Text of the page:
And the style of the wines?

We chose to use less oak than people wanted. We adhered to the philosophy of Émile Peynaud and Pierre Coste [the former was a leading figure in modern winemaking, the latter a professor and négociant in Bordeaux] of not masking the wine with wood or anything else. In the early days, Alain Senderens’ [the first chef to deliberately pair food and wine] favourite Abadia Retuerta wine was Primicia because he said it was absolutely original. It underwent carbonic fermentation, but it held up very well in bottle, was fruity, and was ideal to pair with the Spanish cuisine of the time. It was the most appealing thing we could do with young vines at the start.

Then came Selección Especial, which is a great red wine because of its price, quality and the regularity that Ángel Anocíbar imparts to his wines.


What do you remember about some of the other wines that were made and were later discontinued?

The cuvées were conceived as wines with different styles whilst we waited for the vineyards that needed more years to be ready. Campanario was a tight cuvée with all the austerity of the estate while Palomar was more celebratory. I felt a tingle when we first tasted Cuvée Palomar because it was a happy, friendly table wine. All wines are meant to be enjoyed with a meal, except perhaps Champagne that can be served as an aperitif or at seven o’clock in the evening.


Who else helped in getting the project off the ground?

Besides the ones I’ve already mentioned, journalist Víctor de la Serna [now also a wine producer], who went out of his way to give us some fantastic ideas. We made many trips with him to the estate and suffered the cold. He also introduced us to Carmelo García Caderot, then art director at El Mundo newspaper, who created those sensational labels of the abbey’s angels that were so prominent on the shelves. I also remember the encouragement of Pelayo de la Mata, Marquis of Vargas, and the journalists Óscar Caballero, Paz Ivison then writing for Gourmets magazine and those we called “the Retuerta 25”, a group we brought by coach from Madrid to take a look at the project.


What’s the most memorable Abadía Retuerta bottle you’ve ever tasted?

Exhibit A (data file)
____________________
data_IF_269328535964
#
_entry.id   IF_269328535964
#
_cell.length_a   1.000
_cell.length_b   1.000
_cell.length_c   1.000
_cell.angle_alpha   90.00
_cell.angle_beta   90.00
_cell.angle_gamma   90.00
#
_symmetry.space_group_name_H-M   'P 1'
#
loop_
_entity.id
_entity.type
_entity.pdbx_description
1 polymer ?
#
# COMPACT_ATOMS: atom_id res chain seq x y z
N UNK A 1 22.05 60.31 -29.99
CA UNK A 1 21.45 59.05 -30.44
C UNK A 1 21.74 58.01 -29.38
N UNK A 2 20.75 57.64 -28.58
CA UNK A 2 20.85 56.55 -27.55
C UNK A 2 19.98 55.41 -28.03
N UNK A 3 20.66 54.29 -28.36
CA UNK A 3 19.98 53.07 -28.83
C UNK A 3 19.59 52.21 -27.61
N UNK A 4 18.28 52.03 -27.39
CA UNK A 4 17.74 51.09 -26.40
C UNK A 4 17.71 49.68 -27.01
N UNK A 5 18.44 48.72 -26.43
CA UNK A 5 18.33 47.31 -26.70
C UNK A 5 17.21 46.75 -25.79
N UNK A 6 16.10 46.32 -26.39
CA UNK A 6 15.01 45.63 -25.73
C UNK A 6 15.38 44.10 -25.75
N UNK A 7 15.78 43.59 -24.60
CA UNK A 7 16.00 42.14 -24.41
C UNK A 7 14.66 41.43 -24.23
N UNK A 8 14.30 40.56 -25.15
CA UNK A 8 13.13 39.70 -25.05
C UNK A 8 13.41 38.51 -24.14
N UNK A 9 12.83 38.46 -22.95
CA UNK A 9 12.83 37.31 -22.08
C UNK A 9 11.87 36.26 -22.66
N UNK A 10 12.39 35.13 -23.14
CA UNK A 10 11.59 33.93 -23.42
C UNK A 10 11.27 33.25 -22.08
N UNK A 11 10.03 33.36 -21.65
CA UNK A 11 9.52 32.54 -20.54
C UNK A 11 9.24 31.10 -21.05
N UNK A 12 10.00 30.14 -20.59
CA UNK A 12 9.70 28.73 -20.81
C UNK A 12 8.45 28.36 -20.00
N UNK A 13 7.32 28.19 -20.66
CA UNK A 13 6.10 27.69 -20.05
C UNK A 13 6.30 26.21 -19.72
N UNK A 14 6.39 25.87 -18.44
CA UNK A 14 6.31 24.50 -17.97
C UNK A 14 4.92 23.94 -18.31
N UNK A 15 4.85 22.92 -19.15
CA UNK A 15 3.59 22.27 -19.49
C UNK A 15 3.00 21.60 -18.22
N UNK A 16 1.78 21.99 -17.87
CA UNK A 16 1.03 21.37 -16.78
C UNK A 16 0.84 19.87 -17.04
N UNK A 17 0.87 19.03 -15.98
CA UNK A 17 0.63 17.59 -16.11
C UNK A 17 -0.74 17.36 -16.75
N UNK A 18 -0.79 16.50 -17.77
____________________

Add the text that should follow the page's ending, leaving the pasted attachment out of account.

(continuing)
Probably a 1995 bottle that I don’t even know how we made it, but we opened it 25 years later and it was perfect.


A piece of advice from someone who has uncorked countless bottles.

One must be very humble when it comes to wine. When they are born, wines are like babies, they are all beautiful. You must have a great deal of experience to understand how they will evolve. That’s why you have to start with honest, fairly priced wines. We have gone from producing hideous wines to making them all drinkable, but they are technological. Increasingly more wines are made in the cellar rather than in the vineyard. But with Angel Anocíbar and Pascal we are completely confident that the wines will always be made in the vineyard.



For Juan José Abó, what is the cornerstone of a good wine?

Pascal and I shared a set of principles including, among other things, that:

  • Great wine cannot be made without high quality grapes; hence our insistence on taking care of the vineyard.
  • Oak must be blended and integrated with respect for the wine so that it does not become a grave for the wine.
  • A wine is remembered for its originality, its character and its persistence.
  • Use new technologies wisely to better translate the respect for the grape, the identity of the wine, the personality of the surroundings, the cultural appreciation and the history of the winegrower
  • The wines of Abadía Retuerta are singular, but also plural because of their great and rare complexity.
  • Great wine is a human, intellectual and artistic creation skillfully sublimated with intelligence to enter the realm of the divine.
  • Great wines are truly remarkable for their complexity, persistence, longevity, character and lasting


How do you view the evolution of the project over the years?

From what I saw to what I see now, the work done in the vineyard (the environmental commitment is outstanding) and in the winery has been heroic, and things that didn’t work were intelligently corrected. All my high-profile friends in the wine business are in awe of the achievements. We have been fortunate that Jörg Reinhardt, Vasella’s successor, is a wine lover and connoisseur without fanaticism; he appreciates the great wines of the world and of Spain, he knows what it takes to make wine and he strives to preserve Retuerta’s wine heritage and to develop its potential. The Retuerta vineyard is now like a 30-year-old person; in another 20 years I think we will have reached maturity.


Where will Abadia Retuerta Le Domaine be then?

I see it among the world’s respected wines. We haven’t yet discovered all the potential we have, but the fact is that partner nature requires time. For example, if we hadn’t waited for the Merlot [its ripening cycle changed over recent years and the results are now surprisingly good], we wouldn’t have succeeded.


What is the most important thing wine has given to Juan José Abó?

Apart from my wife, who is indefatigable, wine and music are my life. Wine has allowed me to meet fascinating people, people who in 90% of the cases are genuine  because they suffer the attacks of that partner that is nature. I remember a visit to Chave in Hermitage that coincided with a hailstorm that devastated the vineyard in barely three minutes. And Chave, who was 80 years old, said that there would be no harvest that year but that the truly terrible thing would have been if one of his children or grandchildren had been involved in an accident.